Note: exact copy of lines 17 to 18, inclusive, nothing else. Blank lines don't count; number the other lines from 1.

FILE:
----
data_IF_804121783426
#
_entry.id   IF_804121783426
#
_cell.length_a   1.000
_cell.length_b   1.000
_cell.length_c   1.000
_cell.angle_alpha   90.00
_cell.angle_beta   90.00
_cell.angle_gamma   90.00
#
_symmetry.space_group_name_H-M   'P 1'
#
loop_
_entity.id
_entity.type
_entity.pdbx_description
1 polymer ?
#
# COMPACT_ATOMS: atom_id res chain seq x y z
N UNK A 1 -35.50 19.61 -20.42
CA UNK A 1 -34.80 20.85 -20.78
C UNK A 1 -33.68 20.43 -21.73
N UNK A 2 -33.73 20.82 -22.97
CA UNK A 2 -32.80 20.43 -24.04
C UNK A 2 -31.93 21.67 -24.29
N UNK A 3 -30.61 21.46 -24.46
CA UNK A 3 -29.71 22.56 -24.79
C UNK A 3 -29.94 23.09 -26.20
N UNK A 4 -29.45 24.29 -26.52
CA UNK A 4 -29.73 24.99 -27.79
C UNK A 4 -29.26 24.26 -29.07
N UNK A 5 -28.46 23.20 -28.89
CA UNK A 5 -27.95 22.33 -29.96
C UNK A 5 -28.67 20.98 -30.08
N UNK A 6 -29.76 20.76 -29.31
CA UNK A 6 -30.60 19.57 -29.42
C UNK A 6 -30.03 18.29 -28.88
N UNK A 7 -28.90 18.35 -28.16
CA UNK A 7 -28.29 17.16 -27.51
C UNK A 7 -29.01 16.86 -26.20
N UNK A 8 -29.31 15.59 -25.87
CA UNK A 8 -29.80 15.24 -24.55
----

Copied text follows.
_entity.pdbx_description
1 polymer ?